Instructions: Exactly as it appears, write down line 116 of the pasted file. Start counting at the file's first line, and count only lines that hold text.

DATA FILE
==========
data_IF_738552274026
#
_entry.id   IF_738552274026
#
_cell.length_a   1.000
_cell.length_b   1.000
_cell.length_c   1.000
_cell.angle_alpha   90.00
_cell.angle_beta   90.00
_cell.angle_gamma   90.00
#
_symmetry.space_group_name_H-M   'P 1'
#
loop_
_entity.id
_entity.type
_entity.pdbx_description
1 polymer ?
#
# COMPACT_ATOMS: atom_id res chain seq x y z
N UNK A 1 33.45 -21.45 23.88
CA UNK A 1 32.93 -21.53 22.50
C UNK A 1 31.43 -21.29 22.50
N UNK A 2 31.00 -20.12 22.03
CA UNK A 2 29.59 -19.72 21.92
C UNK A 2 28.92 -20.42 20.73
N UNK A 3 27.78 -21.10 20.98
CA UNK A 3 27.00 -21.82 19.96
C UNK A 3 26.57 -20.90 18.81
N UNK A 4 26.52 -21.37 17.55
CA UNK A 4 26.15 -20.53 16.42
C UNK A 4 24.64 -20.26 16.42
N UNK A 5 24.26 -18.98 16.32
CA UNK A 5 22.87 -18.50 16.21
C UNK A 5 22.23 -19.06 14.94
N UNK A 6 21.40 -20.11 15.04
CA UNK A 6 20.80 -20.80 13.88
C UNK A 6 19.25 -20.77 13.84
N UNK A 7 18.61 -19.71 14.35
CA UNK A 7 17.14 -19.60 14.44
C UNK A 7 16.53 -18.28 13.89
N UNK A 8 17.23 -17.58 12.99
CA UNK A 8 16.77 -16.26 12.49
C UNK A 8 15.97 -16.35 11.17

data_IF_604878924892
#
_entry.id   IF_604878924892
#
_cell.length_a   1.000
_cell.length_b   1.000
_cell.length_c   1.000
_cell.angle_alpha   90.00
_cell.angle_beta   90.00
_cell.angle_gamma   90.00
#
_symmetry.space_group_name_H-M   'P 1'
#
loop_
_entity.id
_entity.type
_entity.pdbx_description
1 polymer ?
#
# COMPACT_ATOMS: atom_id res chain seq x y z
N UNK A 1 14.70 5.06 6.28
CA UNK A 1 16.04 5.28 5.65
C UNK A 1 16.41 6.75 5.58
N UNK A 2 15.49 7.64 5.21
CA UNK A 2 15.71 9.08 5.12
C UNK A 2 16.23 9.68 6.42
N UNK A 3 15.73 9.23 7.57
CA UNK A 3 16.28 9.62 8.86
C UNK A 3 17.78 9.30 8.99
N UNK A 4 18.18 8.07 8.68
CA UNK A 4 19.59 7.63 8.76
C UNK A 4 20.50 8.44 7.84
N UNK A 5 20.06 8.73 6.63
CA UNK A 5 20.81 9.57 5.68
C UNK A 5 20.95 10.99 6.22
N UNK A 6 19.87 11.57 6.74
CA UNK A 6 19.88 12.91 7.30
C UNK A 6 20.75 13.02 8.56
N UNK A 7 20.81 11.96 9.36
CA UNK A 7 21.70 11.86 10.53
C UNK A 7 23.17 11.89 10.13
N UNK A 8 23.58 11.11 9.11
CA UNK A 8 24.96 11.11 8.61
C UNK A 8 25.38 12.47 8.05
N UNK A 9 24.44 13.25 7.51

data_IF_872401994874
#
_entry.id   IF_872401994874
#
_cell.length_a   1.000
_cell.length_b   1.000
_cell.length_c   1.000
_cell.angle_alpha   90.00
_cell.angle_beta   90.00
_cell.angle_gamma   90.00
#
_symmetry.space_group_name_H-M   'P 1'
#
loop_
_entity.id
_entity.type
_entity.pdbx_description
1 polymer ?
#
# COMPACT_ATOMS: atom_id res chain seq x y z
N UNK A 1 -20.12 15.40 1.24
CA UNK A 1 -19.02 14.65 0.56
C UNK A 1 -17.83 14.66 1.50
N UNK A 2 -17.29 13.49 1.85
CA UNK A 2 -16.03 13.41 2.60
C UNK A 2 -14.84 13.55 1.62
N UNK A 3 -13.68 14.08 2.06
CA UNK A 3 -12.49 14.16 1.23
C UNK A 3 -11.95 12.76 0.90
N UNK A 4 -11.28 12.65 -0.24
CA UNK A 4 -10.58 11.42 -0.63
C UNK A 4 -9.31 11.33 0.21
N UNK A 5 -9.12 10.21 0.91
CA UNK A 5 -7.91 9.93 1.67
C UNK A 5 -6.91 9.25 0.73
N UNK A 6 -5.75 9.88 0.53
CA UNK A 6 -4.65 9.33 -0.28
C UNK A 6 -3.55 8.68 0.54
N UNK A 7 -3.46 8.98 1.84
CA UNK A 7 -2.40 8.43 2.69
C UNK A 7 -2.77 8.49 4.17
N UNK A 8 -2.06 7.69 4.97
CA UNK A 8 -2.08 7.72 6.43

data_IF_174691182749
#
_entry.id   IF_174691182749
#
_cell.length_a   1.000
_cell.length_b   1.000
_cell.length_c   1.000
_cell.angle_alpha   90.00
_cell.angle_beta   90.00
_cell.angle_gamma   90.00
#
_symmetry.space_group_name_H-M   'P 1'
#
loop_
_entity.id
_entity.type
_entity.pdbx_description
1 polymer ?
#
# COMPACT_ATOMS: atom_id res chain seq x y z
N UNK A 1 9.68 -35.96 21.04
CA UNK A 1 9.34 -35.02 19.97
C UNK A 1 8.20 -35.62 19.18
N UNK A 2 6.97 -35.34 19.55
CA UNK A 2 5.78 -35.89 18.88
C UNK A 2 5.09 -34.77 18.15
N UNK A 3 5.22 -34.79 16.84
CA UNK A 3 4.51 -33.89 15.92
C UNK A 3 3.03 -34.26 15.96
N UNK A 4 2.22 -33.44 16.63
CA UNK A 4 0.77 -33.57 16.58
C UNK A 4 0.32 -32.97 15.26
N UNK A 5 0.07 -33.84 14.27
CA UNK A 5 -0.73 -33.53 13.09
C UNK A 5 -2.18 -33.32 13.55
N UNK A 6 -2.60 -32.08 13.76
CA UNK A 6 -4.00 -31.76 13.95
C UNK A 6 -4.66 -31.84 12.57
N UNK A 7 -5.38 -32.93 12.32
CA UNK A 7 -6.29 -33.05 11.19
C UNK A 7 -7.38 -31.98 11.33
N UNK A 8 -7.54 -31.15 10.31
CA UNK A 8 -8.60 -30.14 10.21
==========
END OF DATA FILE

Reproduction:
N UNK A 3 -13.68 14.08 2.06